First officer goes on trial in Freddie Gray death
Ann O'Neill and Aaron Cooper | 12/1/2015, 11 a.m.
BALTIMORE (CNN) The first of six city police officers went on trial Monday in a closely watched case involving a 25-year-old black prisoner who died after being shackled and placed without a seat belt in a Baltimore City police van.
The April 19 death of Freddie Gray made him a symbol of the black community's distrust of police. His name is now invoked with those of Michael Brown in Ferguson, Missouri; Tamir Rice in Cleveland, Ohio; Eric Garner in New York; and other black men who died during encounters with white police officers. In Gray's case, three of the officers charged are white; three black.
On Monday, jury selection began in the trial of Officer William Porter, 26. Porter, who is black, is charged with manslaughter, assault and reckless endangerment. He has pleaded not guilty.
The first pool of potential jurors included about 75 people, some 40 of whom are African American. The others are white, with the exception of one Latino and one East Indian.
All of them told Judge Barry Williams they knew about Gray's death and about a financial settlement the city had reached with his family.
Inside the courtroom, the chants of protesters outside could be heard clearly: "All night, all day, we're going to fight for Freddie Gray."
Following preliminary questions, potential jurors were individually questioned in a conference room out of view of reporters. About half of the potential jurors said they had been either the victim of a crime, investigated by law enforcement, convicted, incarcerated or were under pending criminal charges.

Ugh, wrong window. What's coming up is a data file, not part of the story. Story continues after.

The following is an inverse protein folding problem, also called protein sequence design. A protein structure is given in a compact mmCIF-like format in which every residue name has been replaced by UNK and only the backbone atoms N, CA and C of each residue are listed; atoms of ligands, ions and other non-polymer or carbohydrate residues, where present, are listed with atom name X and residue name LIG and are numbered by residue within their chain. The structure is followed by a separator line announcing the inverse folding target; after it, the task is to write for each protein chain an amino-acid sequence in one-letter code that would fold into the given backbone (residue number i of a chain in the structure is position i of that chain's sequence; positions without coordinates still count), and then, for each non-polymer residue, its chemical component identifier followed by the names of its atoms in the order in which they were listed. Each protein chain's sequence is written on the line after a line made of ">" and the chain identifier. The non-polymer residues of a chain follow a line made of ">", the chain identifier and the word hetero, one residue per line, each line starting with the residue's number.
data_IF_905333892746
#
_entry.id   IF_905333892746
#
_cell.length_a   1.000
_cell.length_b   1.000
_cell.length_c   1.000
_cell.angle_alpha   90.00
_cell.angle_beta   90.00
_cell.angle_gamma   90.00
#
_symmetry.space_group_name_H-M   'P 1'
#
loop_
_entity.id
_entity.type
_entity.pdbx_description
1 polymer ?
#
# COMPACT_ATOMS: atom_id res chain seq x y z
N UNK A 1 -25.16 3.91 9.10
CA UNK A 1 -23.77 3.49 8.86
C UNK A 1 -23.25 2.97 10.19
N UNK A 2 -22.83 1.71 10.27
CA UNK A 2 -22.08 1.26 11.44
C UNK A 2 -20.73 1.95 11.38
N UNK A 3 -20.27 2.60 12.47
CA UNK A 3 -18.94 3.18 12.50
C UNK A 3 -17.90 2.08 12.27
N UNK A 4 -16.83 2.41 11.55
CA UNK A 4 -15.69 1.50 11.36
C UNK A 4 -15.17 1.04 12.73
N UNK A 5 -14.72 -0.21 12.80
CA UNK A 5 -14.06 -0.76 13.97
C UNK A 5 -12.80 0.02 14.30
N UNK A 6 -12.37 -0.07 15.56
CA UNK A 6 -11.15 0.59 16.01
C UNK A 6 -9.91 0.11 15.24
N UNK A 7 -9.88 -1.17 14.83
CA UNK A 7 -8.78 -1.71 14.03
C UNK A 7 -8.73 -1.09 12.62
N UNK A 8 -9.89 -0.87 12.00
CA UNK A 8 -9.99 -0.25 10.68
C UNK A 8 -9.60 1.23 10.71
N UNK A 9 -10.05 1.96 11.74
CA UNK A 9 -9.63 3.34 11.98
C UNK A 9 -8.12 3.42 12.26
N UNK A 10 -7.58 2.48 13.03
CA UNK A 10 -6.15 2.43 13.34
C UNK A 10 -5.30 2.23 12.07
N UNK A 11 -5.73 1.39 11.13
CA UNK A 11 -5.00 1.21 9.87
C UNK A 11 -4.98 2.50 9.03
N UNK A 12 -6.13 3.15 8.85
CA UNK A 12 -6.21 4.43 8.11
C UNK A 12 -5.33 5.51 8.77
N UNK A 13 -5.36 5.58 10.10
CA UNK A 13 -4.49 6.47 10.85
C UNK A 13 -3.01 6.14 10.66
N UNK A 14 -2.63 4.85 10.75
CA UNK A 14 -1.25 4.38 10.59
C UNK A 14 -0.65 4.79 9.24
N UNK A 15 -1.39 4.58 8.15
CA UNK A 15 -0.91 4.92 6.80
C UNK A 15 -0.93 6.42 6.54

On Tuesday, a new pool of potential jurors will be brought into the courtroom for similar questioning. Some of those questioned Monday will be told they don't need to return; the remaining jurors from Monday will be asked to return on Wednesday.
Williams said opening statements and testimony would begin in the next few days and that the trial in Baltimore City Circuit Court would be over by December 17.
Officials have said Gray ran from officers who were trying to arrest him on April 12. He was taken into custody near his home in a public housing project called Gilmor Homes, in the heart of a West Baltimore neighborhood called Sandtown-Winchester. The streets there are lined with boarded-up row houses.
Still to be answered is one of the most troubling questions in this case: How exactly was Gray injured? Was he the target of a "rough ride," a reputed police tactic reserved for particularly resistant suspects?
This much is certain: Gray was animated and angry before his arrest. As he was being transported in the police van, Gray complained of having trouble breathing and asked for medical help. He was unconscious when he arrived at the substation. And a week later, he died in a hospital.
Although he is the first to go to trial, Porter isn't facing the most serious of the charges. Prosecutors have indicated in court filings that they consider Porter a potential witness against some of the other officers. If he is convicted, prosecutors could try to force his testimony in their trials.